To Hugh Knox
[July 1–28, 1777]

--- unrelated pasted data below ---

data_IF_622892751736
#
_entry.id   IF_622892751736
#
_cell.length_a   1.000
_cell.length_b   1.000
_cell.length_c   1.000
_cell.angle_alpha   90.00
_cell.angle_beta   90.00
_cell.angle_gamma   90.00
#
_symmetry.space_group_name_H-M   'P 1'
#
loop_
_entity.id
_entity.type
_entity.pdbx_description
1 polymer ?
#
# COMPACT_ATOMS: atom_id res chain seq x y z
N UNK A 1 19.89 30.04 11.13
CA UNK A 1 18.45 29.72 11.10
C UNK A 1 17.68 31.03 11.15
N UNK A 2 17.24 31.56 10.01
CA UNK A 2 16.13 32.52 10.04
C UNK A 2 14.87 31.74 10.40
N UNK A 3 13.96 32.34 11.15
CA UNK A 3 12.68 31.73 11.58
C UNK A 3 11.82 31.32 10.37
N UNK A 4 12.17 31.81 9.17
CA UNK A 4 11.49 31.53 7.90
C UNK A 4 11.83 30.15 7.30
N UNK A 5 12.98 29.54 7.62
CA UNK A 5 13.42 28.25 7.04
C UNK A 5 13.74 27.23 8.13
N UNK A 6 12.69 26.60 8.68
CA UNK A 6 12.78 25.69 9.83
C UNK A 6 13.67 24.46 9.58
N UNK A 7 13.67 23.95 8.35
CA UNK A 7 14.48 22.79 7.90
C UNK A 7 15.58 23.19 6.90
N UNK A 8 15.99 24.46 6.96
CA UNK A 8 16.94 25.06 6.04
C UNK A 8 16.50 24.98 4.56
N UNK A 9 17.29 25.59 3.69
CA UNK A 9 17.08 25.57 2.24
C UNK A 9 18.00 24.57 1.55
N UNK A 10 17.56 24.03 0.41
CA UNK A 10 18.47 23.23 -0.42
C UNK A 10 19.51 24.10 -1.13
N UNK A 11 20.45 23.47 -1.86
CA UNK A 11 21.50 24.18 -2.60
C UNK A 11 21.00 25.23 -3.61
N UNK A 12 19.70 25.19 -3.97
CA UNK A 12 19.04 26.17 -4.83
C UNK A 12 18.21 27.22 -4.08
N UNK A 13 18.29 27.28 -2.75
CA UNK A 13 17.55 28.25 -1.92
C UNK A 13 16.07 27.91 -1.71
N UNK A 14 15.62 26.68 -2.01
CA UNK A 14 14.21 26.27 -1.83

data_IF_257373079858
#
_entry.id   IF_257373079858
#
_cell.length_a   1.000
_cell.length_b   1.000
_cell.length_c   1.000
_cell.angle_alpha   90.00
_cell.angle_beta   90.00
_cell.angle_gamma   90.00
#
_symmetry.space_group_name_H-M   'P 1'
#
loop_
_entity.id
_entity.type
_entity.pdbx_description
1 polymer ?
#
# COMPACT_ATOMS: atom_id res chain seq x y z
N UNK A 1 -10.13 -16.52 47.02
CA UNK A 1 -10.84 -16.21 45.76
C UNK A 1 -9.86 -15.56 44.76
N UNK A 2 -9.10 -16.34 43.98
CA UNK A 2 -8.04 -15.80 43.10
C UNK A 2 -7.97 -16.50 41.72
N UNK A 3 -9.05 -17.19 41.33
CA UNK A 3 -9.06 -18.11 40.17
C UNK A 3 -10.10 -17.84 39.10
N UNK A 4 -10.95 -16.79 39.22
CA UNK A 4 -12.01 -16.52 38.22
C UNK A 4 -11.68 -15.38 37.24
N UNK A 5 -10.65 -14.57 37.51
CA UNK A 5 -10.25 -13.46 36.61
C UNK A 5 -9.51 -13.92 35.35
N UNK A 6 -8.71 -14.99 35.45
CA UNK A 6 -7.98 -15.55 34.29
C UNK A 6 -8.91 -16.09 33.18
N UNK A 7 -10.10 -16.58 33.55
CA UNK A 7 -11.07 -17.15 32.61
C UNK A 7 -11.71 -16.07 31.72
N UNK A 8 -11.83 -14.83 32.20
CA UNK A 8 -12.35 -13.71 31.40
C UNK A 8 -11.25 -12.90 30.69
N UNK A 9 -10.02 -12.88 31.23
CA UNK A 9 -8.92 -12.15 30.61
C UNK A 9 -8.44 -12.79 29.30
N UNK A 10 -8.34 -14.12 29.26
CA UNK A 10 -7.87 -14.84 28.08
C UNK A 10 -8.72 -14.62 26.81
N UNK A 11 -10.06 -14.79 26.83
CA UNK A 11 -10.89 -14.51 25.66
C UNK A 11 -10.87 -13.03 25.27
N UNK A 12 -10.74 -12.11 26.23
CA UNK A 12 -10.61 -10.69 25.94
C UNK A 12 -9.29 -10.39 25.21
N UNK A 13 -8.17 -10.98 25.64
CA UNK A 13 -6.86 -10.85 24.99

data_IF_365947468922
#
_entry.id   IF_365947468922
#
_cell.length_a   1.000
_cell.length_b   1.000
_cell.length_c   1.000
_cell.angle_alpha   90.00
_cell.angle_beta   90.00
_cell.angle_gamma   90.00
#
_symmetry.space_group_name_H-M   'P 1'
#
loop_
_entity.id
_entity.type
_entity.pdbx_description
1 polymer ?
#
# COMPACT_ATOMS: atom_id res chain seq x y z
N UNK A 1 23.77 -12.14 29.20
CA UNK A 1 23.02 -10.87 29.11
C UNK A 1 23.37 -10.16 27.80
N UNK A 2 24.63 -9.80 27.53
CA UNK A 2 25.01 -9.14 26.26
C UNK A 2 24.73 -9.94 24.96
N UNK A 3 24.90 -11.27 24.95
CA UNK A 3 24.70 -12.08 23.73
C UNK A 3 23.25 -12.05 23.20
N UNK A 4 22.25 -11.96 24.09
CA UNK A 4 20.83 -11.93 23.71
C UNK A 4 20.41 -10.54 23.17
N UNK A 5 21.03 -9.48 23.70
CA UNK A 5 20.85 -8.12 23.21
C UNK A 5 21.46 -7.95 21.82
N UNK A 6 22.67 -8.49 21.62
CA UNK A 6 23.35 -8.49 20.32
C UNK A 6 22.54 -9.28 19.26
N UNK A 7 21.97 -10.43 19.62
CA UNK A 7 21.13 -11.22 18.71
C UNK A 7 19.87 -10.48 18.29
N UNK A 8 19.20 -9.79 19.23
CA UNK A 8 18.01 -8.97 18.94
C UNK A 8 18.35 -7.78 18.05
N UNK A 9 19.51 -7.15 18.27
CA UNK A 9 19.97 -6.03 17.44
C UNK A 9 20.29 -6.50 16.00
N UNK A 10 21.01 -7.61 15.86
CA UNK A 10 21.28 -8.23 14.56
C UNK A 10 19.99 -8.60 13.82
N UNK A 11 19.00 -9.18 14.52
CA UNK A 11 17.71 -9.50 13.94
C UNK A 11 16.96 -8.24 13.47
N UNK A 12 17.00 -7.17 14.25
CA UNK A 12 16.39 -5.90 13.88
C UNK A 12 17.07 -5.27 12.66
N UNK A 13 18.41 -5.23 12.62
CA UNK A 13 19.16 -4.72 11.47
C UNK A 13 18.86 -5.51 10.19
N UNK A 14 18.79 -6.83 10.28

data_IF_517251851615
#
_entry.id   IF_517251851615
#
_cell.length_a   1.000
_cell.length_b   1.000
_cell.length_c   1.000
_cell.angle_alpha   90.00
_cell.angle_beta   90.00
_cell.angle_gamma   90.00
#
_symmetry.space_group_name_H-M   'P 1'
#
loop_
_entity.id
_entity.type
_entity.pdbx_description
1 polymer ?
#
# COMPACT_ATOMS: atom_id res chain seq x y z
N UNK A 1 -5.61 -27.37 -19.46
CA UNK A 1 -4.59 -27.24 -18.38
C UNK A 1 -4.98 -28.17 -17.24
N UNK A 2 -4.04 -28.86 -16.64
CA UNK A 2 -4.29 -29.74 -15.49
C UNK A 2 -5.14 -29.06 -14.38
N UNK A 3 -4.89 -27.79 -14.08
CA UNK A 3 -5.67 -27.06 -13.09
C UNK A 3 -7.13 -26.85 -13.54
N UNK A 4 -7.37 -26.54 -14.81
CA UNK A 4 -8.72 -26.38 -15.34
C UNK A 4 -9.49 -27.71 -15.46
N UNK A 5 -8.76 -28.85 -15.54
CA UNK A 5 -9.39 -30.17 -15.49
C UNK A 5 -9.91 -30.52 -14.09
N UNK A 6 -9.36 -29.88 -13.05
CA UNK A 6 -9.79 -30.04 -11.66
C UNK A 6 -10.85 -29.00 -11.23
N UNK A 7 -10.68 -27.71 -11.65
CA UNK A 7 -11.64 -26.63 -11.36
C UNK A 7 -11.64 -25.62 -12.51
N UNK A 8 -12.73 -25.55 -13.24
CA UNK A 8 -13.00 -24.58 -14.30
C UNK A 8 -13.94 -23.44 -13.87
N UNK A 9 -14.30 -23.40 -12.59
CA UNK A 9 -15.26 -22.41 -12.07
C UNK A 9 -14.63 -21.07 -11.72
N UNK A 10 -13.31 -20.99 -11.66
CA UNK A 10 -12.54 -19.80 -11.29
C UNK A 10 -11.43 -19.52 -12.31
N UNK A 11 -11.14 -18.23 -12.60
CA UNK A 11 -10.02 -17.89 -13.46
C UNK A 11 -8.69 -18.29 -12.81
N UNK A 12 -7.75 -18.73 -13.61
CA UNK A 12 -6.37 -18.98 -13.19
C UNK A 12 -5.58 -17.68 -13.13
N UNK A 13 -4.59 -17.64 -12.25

… have fallen into the enemy’s hands. This event redounds very little to our credit; for if the post was untenable, or required a larger number of troops to defend it than could be spared for the purpose, it ought long ago to have been foreseen, and given up.1 Instead of that we have kept a large quantity of cannon in it and have been heaping up very valuable magazines of stores and provisions, that in the critical moment of defence are abandoned and lost. This affair will be attended with several evil consequences, for besides the loss of our stores, which we cannot well afford, it opens a new and easy door by which to penetrate the Northern states; it wi⟨ll⟩ fix the hitherto fluctuating disposition of the indians in that quarter, in their favour and expose the frontiers of the adjacent country to their depredations. But though it is a misfortun⟨e⟩ we have reason to lament, I dare say it will be regarded with you as much more important than it really is, and as materially endangering the success of our cause, which is by no means the case. Our opposition is at this time too well matured and has too great statibility, to be shaken by an accident of that kind. While we have a respectable army in the field and resour⟨ces⟩ to feed, cloath and arm them, we are safe. We have had a force sufficient the foregoing part of this Campaign to maintain such a superiority over the main army of the enemy as effectually to hinder them from effecting any of their purposes. And to the Northward with the reinforcements sent up to succour the retreating Garrison of Ticonderoga, and the militia flocking in from New England, I think there is little doubt, we have by this time a force adequate to the giving Mr. Burgoigne a seasonable check. One good effect will result from the misfortune which is, that it will stimulate the Eastern states to greater exertion than they might otherwise make. By our last advices, the enemy were in possession of all the country between Ticonderoga and Fort George; and our army nearly equal in number to them were about to take post somewhere between Fort Edward and Saratoga.